Love in Mexico

Navigating family and place


Morelia, Michoacán, Mexico
December 31
This blog documents the encounters and events that taught me about Mexico, and about the culture of family, Mexico's and my own. .............................................… Find more of my work at ........................................... Thanks for reading.


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JUNE 30, 2011 6:02PM

The Culture Shock of Coming Home

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Church Rock vista
From Old Mexico to New. 


If I got in my car this too-hot afternoon, I could be in Juarez in time for dinner. 

When we drive across the Rio Grande for Sunday lunch with his grandparents, I tell my son that if we built a raft we could ride the river all the way back to Mexico.

Twice I have slipped across the border linguistically: once with a birthday girl who gave my son a party favor bag when we extricated him, sobbing, from the princess piñata party he was attempting to crash, and once with the pizza delivery man.

And every night, when my husband dials in from Mexico for his bedtime story duty via Skype, I see our old tile-and-arch house, a little piñata still hanging in the window. He ran into A’s teacher, Anita. Pati, the secretary next door gave him a hard time for leaving his gueritos on the other side, as people say. Raúl has been giving him pointers on how to sell our VW Pointer at Morelia’s Sunday car market.

There are still stray threads bridging the rift, but the tearing is done. I am here, in New Mexico instead of Old. And the divide feels insurmountable.



Self-portrait in a VW Pointer. 


Three weeks ago I was riding shotgun in that old Pointer, my hair blowing wild out the window, past volcanoes and hillsides covered with cactus. Now I’m an urban mom fresh from my air-conditioned Subaru getting slightly annoyed at Whole Foods for being out of size 3 diapers. Now, after nearly a year of being forced to forsake deadlines for holidays, I get a casual, pre-holiday weekend email from my editors who want all changes for paperback release Tuesday-by-the-latest; without missing a beat, my internal egg-timer begins to tick.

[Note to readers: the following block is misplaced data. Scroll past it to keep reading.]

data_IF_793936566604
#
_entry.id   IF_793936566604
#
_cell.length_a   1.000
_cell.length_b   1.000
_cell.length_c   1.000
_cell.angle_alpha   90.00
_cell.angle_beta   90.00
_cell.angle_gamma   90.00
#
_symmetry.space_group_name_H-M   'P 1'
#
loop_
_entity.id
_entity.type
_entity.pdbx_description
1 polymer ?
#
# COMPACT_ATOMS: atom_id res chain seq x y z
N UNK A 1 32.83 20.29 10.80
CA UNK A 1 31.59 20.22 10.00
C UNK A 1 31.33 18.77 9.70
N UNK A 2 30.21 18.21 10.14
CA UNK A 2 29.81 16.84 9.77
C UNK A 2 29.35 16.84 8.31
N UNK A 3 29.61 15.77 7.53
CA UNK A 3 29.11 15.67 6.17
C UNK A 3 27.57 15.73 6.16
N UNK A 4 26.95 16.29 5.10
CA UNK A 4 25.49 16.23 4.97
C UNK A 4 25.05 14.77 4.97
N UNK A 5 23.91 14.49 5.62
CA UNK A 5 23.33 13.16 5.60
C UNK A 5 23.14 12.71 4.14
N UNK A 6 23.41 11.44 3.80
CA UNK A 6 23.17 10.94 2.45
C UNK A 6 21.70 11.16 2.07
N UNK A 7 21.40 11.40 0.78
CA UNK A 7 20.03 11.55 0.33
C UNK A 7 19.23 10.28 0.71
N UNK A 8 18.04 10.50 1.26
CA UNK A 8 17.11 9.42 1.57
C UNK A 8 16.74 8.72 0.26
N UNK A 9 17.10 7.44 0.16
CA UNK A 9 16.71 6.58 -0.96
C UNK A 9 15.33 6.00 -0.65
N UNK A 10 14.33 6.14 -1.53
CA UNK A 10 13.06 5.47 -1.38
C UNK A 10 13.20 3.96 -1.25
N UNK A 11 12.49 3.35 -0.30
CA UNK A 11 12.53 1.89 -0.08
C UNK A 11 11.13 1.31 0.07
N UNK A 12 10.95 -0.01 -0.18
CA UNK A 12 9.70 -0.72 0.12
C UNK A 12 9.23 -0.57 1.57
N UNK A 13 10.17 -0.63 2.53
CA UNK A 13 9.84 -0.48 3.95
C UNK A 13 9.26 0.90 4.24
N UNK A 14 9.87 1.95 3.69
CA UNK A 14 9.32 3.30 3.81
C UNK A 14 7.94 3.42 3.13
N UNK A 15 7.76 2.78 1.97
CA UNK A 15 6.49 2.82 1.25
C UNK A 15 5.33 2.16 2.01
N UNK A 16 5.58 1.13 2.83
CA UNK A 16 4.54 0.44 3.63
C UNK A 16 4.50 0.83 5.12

It isn’t distance; it’s differences. And it isn’t Old v. New Mexico: it’s me. Crossing that border, I became a different person: I am the hostess, not the guest. I am running the show, not blithely observing. I am responsible for what happens, not merely responsive to it. I am an American in America. Nobody, everybody, myself.


“I want Albuquerque to be in Mexico and Mexico to be in Albuquerque,” my three-year-old tells me.

He likes it here with the dog and the yard and the sandbox (a redundancy in New Mexico), and our too-late-for-hope garden. But he misses “my friend the doctor” (our landlord and the boogeyman we invoked whenever crayons were applied to walls or furniture), and Alice his babysitter, and Juan Fe his best friend.

I like the dog and yard and garden too. But I feel unable to miss anyone. The people we left behind already feel like characters in a book I read, characters in a life I inhabited only through imagination. I realize that I was always in Albuquerque in Mexico (and I know there are plenty of people who are in Mexico in Albuquerque).

It takes an abstracted person to wholly inhabit the place in which they are at any given moment. And on this side of the border, it is almost impossible to just be.



Mexico's art of ambiguity. 


In light of my failure to cross over without canceling out what came between, I seek proof: the pretty Capula red-clay platter, the hammered copper vase from Santa Clara de Cobre, the bag of dulces de leche that I escape into to fight the sadness of change, the Spanish words my son accesses first—“Look mama, ¡uvas!”

Everyone says coming home is the hardest part, that the steps of culture shock are more tedious in reverse. There are even those who insist “going home” is impossible. My problem seems to be hanging on to the part of myself that went away in the first place, keeping the sense of a single, on-going journey in spite of the thick, bookending gravity of return.